The conservative kingdom with a Buddhist majority has long applied a very severe legislative arsenal against this drug, contributing to fill the country’s overcrowded prisons even more.
But authorities, seeking to grab a slice of the lucrative cannabis-based food and medicine market, have gradually relaxed the rules in recent years.
After legalizing its therapeutic use in 2018, the government removed the plant from its list of narcotics on June 9.
Thais can now grow it, sell it and consume it in food products.
These must contain less than 0.2% tetrahydrocannabinol (THC), the molecule that gives marijuana its psychotropic effects.
And, unlike Uruguay and Canada, recreational use remains prohibited, still exposing the offender to fines or even jail time.
Proponents of cannabis legalization, who were attending a lakeside festival west of Bangkok this weekend, however, welcome the milestone.
“Thai people cooked, treated themselves, made cannabis products for centuries before the plant was banned. To be able to use it freely again is simply incredible,” Arun Avery told AFP. one of the organizers of the event.
Not far from there, Victor Zheng, owner of Nature Masters, a specialized shop, gives advice on culture to his many visitors.
Others try their hand at hashish brownies, the bong which allows you to get “high” even more quickly, or the simple firecracker… with a high THC content.
Steve Cannon, an American jazz musician who has lived in Thailand for 15 years, is no longer afraid of the police.
For him, the new reform paves the way for the decriminalization of marijuana, held in small quantities.
“If I had 20 kilos in my truck it would be different, but if I only have one or two joints in my pocket, the police will have no reason to bother me. They will focus more on other drugs illegal,” he said.
– Prudence –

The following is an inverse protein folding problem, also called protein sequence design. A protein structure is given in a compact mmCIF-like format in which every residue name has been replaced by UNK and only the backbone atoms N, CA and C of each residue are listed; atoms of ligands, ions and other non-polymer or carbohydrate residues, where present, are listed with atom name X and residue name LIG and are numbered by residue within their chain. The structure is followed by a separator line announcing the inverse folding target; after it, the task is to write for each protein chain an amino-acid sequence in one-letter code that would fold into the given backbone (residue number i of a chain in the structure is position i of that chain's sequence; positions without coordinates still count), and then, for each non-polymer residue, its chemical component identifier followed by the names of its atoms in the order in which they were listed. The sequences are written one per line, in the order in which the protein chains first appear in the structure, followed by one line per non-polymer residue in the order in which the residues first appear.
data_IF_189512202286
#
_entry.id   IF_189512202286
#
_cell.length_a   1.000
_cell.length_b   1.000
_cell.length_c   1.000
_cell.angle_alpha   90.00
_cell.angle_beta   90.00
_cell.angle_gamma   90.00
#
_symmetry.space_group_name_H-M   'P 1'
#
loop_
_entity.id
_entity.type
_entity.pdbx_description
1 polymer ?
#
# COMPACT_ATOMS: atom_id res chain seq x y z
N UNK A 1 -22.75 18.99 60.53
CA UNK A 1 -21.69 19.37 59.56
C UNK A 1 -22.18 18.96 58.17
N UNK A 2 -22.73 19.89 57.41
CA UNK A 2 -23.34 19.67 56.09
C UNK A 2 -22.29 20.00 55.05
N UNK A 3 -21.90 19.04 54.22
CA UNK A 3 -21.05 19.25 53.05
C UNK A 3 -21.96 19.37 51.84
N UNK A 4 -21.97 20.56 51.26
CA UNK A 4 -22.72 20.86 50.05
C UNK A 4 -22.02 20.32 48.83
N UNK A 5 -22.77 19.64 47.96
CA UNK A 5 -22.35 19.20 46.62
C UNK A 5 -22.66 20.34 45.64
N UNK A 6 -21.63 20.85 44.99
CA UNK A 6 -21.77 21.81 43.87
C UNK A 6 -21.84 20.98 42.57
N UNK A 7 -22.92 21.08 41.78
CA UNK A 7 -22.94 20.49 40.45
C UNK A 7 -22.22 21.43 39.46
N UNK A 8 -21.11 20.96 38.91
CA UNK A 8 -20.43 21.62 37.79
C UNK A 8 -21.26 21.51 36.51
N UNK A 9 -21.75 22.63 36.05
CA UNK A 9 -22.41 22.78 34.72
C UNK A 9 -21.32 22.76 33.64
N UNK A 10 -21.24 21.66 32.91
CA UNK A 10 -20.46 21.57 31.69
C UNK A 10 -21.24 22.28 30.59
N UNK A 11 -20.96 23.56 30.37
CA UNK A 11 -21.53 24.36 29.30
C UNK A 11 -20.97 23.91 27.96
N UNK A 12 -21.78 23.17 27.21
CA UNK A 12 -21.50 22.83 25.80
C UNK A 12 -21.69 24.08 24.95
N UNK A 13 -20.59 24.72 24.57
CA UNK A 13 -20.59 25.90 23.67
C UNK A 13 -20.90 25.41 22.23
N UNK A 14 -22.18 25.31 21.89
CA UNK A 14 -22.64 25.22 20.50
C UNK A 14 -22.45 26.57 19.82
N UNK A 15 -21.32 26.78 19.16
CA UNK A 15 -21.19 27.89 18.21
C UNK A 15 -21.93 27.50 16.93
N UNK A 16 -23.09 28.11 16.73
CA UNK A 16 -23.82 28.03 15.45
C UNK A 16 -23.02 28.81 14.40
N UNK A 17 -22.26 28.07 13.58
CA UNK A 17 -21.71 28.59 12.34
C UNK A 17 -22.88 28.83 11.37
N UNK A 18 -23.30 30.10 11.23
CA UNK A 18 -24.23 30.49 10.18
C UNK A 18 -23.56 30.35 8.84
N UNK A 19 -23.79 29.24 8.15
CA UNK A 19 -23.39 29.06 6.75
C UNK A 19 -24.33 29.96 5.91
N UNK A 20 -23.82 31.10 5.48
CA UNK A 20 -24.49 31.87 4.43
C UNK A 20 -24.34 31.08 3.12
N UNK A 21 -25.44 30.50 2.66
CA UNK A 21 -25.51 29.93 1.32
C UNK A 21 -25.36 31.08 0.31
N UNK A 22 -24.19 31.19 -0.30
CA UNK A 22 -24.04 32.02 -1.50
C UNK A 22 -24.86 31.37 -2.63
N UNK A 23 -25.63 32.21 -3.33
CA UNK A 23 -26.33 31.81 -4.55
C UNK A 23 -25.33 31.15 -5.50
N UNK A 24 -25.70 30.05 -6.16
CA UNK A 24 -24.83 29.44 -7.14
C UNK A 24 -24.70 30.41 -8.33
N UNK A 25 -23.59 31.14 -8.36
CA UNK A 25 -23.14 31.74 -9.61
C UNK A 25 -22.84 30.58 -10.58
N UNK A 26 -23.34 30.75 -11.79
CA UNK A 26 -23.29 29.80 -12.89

Several observers nevertheless urge, given the current vagueness of the texts, great caution, especially the many tourists returning to the kingdom after more than two years of pandemic.
Since June 9, more than 3,000 prisoners held for cannabis-related offenses have been released, according to Justice Department data.
And the Ministry of Public Health intends to distribute one million cannabis plants, in order to boost cultivation and ultimately stimulate the agricultural sector and tourism.
“We need to know how to use this plant,” Deputy Prime Minister and Minister of Health Anutin Charnvirakul said recently. “If the population is properly sensitized, cannabis is something precious, as much as gold, and it must be promoted”.
Over the next decade, the legal market for the plant could be worth between $50 billion and $200 billion, experts say, as more countries ease its production for food and medical purposes.
Thai companies are already trying to take advantage of this liberalization.
Charoen Pokphand, a gigantic conglomerate specializing in agribusiness, telecommunications and retail, announced last month that it wanted to develop food products and drinks infused with CBD, a molecule found in cannabis.